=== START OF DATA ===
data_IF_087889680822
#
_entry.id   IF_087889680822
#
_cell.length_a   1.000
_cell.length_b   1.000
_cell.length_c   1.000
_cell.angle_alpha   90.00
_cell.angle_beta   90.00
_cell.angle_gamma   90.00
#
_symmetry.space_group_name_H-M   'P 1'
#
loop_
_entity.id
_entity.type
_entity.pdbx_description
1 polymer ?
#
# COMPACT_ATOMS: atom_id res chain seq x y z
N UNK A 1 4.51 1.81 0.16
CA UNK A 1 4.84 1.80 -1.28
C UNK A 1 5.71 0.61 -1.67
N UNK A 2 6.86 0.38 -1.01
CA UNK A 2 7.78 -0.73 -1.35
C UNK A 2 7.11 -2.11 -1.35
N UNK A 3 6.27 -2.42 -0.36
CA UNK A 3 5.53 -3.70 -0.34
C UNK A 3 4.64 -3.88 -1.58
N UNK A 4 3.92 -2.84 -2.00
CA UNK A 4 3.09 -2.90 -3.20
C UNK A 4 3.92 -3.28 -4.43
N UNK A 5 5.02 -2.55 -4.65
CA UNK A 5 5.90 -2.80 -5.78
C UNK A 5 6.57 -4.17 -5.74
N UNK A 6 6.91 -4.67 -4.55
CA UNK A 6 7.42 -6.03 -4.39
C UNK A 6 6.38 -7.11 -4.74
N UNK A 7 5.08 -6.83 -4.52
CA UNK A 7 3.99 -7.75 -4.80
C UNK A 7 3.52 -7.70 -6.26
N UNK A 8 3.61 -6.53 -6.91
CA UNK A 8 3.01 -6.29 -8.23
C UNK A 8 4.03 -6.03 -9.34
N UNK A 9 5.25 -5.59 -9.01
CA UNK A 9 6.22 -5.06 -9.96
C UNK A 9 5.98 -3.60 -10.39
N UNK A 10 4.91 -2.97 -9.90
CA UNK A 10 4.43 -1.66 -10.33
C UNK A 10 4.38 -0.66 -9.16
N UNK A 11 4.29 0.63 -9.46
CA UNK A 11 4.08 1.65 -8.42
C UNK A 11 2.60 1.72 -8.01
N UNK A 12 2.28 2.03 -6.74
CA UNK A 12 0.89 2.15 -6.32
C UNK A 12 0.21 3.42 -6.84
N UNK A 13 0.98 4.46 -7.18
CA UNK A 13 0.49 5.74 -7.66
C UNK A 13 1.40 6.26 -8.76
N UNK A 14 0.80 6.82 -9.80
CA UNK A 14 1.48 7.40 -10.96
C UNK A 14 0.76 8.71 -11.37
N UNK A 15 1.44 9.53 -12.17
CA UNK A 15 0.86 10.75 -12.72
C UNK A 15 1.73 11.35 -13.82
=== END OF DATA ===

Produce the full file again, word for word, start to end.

data_IF_087889680822
#
_entry.id   IF_087889680822
#
_cell.length_a   1.000
_cell.length_b   1.000
_cell.length_c   1.000
_cell.angle_alpha   90.00
_cell.angle_beta   90.00
_cell.angle_gamma   90.00
#
_symmetry.space_group_name_H-M   'P 1'
#
loop_
_entity.id
_entity.type
_entity.pdbx_description
1 polymer ?
#
# COMPACT_ATOMS: atom_id res chain seq x y z
N UNK A 1 4.51 1.81 0.16
CA UNK A 1 4.84 1.80 -1.28
C UNK A 1 5.71 0.61 -1.67
N UNK A 2 6.86 0.38 -1.01
CA UNK A 2 7.78 -0.73 -1.35
C UNK A 2 7.11 -2.11 -1.35
N UNK A 3 6.27 -2.42 -0.36
CA UNK A 3 5.53 -3.70 -0.34
C UNK A 3 4.64 -3.88 -1.58
N UNK A 4 3.92 -2.84 -2.00
CA UNK A 4 3.09 -2.90 -3.20
C UNK A 4 3.92 -3.28 -4.43
N UNK A 5 5.02 -2.55 -4.65
CA UNK A 5 5.90 -2.80 -5.78
C UNK A 5 6.57 -4.17 -5.74
N UNK A 6 6.91 -4.67 -4.55
CA UNK A 6 7.42 -6.03 -4.39
C UNK A 6 6.38 -7.11 -4.74
N UNK A 7 5.08 -6.83 -4.52
CA UNK A 7 3.99 -7.75 -4.80
C UNK A 7 3.52 -7.70 -6.26
N UNK A 8 3.61 -6.53 -6.91
CA UNK A 8 3.01 -6.29 -8.23
C UNK A 8 4.03 -6.03 -9.34
N UNK A 9 5.25 -5.59 -9.01
CA UNK A 9 6.22 -5.06 -9.96
C UNK A 9 5.98 -3.60 -10.39
N UNK A 10 4.91 -2.97 -9.90
CA UNK A 10 4.43 -1.66 -10.33
C UNK A 10 4.38 -0.66 -9.16
N UNK A 11 4.29 0.63 -9.46
CA UNK A 11 4.08 1.65 -8.42
C UNK A 11 2.60 1.72 -8.01
N UNK A 12 2.28 2.03 -6.74
CA UNK A 12 0.89 2.15 -6.32
C UNK A 12 0.21 3.42 -6.84
N UNK A 13 0.98 4.46 -7.18
CA UNK A 13 0.49 5.74 -7.66
C UNK A 13 1.40 6.26 -8.76
N UNK A 14 0.80 6.82 -9.80
CA UNK A 14 1.48 7.40 -10.96
C UNK A 14 0.76 8.71 -11.37
N UNK A 15 1.44 9.53 -12.17
CA UNK A 15 0.86 10.75 -12.72
C UNK A 15 1.73 11.35 -13.82